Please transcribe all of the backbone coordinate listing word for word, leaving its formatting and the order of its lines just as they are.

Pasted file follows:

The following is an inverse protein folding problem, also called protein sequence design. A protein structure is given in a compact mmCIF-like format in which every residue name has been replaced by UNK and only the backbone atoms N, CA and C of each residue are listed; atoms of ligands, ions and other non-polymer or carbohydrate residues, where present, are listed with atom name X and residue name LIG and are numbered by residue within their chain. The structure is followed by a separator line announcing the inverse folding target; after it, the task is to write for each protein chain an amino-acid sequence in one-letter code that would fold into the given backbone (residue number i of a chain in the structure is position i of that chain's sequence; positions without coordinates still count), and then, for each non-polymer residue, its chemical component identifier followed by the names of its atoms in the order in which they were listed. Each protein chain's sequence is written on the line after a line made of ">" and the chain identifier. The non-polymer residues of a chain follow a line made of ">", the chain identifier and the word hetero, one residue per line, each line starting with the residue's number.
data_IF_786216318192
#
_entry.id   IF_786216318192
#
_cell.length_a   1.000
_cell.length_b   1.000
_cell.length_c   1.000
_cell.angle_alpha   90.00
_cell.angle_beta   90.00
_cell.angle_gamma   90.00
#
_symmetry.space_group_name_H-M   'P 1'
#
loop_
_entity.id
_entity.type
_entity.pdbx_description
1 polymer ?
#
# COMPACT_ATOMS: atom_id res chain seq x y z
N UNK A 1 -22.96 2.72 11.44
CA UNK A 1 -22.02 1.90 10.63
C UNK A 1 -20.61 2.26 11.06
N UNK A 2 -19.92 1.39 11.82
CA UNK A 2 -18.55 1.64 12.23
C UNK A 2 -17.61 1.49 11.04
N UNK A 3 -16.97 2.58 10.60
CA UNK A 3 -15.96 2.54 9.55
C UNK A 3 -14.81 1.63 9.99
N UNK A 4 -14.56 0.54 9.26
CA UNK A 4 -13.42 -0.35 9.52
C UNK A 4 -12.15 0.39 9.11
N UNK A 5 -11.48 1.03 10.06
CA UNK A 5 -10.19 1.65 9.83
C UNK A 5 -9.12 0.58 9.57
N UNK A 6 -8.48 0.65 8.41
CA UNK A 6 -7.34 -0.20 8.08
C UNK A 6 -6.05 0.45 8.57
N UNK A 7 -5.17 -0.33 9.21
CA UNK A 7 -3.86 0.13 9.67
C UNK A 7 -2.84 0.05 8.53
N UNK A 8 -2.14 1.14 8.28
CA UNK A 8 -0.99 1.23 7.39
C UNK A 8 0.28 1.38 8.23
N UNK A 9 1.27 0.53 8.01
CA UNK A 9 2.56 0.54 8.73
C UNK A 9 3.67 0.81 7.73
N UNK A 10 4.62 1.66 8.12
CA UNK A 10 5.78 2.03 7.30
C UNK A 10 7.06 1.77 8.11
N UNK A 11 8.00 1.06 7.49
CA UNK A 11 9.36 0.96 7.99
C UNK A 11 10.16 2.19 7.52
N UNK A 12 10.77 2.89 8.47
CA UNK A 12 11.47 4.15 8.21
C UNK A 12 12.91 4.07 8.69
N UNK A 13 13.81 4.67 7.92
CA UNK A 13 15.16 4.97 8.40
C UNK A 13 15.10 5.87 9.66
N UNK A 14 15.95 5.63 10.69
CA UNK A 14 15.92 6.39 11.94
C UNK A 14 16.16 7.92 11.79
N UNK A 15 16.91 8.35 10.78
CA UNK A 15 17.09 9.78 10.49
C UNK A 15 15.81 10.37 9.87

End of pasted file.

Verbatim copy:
The following is an inverse protein folding problem, also called protein sequence design. A protein structure is given in a compact mmCIF-like format in which every residue name has been replaced by UNK and only the backbone atoms N, CA and C of each residue are listed; atoms of ligands, ions and other non-polymer or carbohydrate residues, where present, are listed with atom name X and residue name LIG and are numbered by residue within their chain. The structure is followed by a separator line announcing the inverse folding target; after it, the task is to write for each protein chain an amino-acid sequence in one-letter code that would fold into the given backbone (residue number i of a chain in the structure is position i of that chain's sequence; positions without coordinates still count), and then, for each non-polymer residue, its chemical component identifier followed by the names of its atoms in the order in which they were listed. Each protein chain's sequence is written on the line after a line made of ">" and the chain identifier. The non-polymer residues of a chain follow a line made of ">", the chain identifier and the word hetero, one residue per line, each line starting with the residue's number.
data_IF_786216318192
#
_entry.id   IF_786216318192
#
_cell.length_a   1.000
_cell.length_b   1.000
_cell.length_c   1.000
_cell.angle_alpha   90.00
_cell.angle_beta   90.00
_cell.angle_gamma   90.00
#
_symmetry.space_group_name_H-M   'P 1'
#
loop_
_entity.id
_entity.type
_entity.pdbx_description
1 polymer ?
#
# COMPACT_ATOMS: atom_id res chain seq x y z
N UNK A 1 -22.96 2.72 11.44
CA UNK A 1 -22.02 1.90 10.63
C UNK A 1 -20.61 2.26 11.06
N UNK A 2 -19.92 1.39 11.82
CA UNK A 2 -18.55 1.64 12.23
C UNK A 2 -17.61 1.49 11.04
N UNK A 3 -16.97 2.58 10.60
CA UNK A 3 -15.96 2.54 9.55
C UNK A 3 -14.81 1.63 9.99
N UNK A 4 -14.56 0.54 9.26
CA UNK A 4 -13.42 -0.35 9.52
C UNK A 4 -12.15 0.39 9.11
N UNK A 5 -11.48 1.03 10.06
CA UNK A 5 -10.19 1.65 9.83
C UNK A 5 -9.12 0.58 9.57
N UNK A 6 -8.48 0.65 8.41
CA UNK A 6 -7.34 -0.20 8.08
C UNK A 6 -6.05 0.45 8.57
N UNK A 7 -5.17 -0.33 9.21
CA UNK A 7 -3.86 0.13 9.67
C UNK A 7 -2.84 0.05 8.53
N UNK A 8 -2.14 1.14 8.28
CA UNK A 8 -0.99 1.23 7.39
C UNK A 8 0.28 1.38 8.23
N UNK A 9 1.27 0.53 8.01
CA UNK A 9 2.56 0.54 8.73
C UNK A 9 3.67 0.81 7.73
N UNK A 10 4.62 1.66 8.12
CA UNK A 10 5.78 2.03 7.30
C UNK A 10 7.06 1.77 8.11
N UNK A 11 8.00 1.06 7.49
CA UNK A 11 9.36 0.96 7.99
C UNK A 11 10.16 2.19 7.52
N UNK A 12 10.77 2.89 8.47
CA UNK A 12 11.47 4.15 8.21
C UNK A 12 12.91 4.07 8.69
N UNK A 13 13.81 4.67 7.92
CA UNK A 13 15.16 4.97 8.40
C UNK A 13 15.10 5.87 9.66
N UNK A 14 15.95 5.63 10.69
CA UNK A 14 15.92 6.39 11.94
C UNK A 14 16.16 7.92 11.79
N UNK A 15 16.91 8.35 10.78
CA UNK A 15 17.09 9.78 10.49
C UNK A 15 15.81 10.37 9.87